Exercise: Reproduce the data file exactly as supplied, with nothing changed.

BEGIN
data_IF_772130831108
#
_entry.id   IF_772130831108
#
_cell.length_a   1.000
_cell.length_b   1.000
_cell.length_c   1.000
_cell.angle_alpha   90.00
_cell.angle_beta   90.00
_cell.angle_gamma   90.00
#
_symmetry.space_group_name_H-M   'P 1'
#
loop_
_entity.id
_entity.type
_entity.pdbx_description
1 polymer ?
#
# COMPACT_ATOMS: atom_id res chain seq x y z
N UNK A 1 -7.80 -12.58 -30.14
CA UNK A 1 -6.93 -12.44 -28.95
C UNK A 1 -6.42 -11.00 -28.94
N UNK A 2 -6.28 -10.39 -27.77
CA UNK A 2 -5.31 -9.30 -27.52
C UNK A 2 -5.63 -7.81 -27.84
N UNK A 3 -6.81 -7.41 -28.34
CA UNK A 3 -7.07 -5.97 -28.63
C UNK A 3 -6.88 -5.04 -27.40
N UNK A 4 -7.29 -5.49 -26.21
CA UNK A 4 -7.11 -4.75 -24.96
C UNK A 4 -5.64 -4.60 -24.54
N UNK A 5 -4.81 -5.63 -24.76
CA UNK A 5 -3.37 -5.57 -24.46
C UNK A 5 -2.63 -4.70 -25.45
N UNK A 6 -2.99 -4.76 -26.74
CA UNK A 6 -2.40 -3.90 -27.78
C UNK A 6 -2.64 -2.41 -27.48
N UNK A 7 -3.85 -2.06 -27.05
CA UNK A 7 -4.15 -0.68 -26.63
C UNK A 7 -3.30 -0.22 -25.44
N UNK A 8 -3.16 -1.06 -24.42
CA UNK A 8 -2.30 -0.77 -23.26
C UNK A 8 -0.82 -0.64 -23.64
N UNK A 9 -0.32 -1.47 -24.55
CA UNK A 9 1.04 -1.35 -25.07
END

data_IF_772130831108
#
_entry.id   IF_772130831108
#
_cell.length_a   1.000
_cell.length_b   1.000
_cell.length_c   1.000
_cell.angle_alpha   90.00
_cell.angle_beta   90.00
_cell.angle_gamma   90.00
#
_symmetry.space_group_name_H-M   'P 1'
#
loop_
_entity.id
_entity.type
_entity.pdbx_description
1 polymer ?
#
# COMPACT_ATOMS: atom_id res chain seq x y z
N UNK A 1 -7.80 -12.58 -30.14
CA UNK A 1 -6.93 -12.44 -28.95
C UNK A 1 -6.42 -11.00 -28.94
N UNK A 2 -6.28 -10.39 -27.77
CA UNK A 2 -5.31 -9.30 -27.52
C UNK A 2 -5.63 -7.81 -27.84
N UNK A 3 -6.81 -7.41 -28.34
CA UNK A 3 -7.07 -5.97 -28.63
C UNK A 3 -6.88 -5.04 -27.40
N UNK A 4 -7.29 -5.49 -26.21
CA UNK A 4 -7.11 -4.75 -24.96
C UNK A 4 -5.64 -4.60 -24.54
N UNK A 5 -4.81 -5.63 -24.76
CA UNK A 5 -3.37 -5.57 -24.46
C UNK A 5 -2.63 -4.70 -25.45
N UNK A 6 -2.99 -4.76 -26.74
CA UNK A 6 -2.40 -3.90 -27.78
C UNK A 6 -2.64 -2.41 -27.48
N UNK A 7 -3.85 -2.06 -27.05
CA UNK A 7 -4.15 -0.68 -26.63
C UNK A 7 -3.30 -0.22 -25.44
N UNK A 8 -3.16 -1.06 -24.42
CA UNK A 8 -2.30 -0.77 -23.26
C UNK A 8 -0.82 -0.64 -23.64
N UNK A 9 -0.32 -1.47 -24.55
CA UNK A 9 1.04 -1.35 -25.07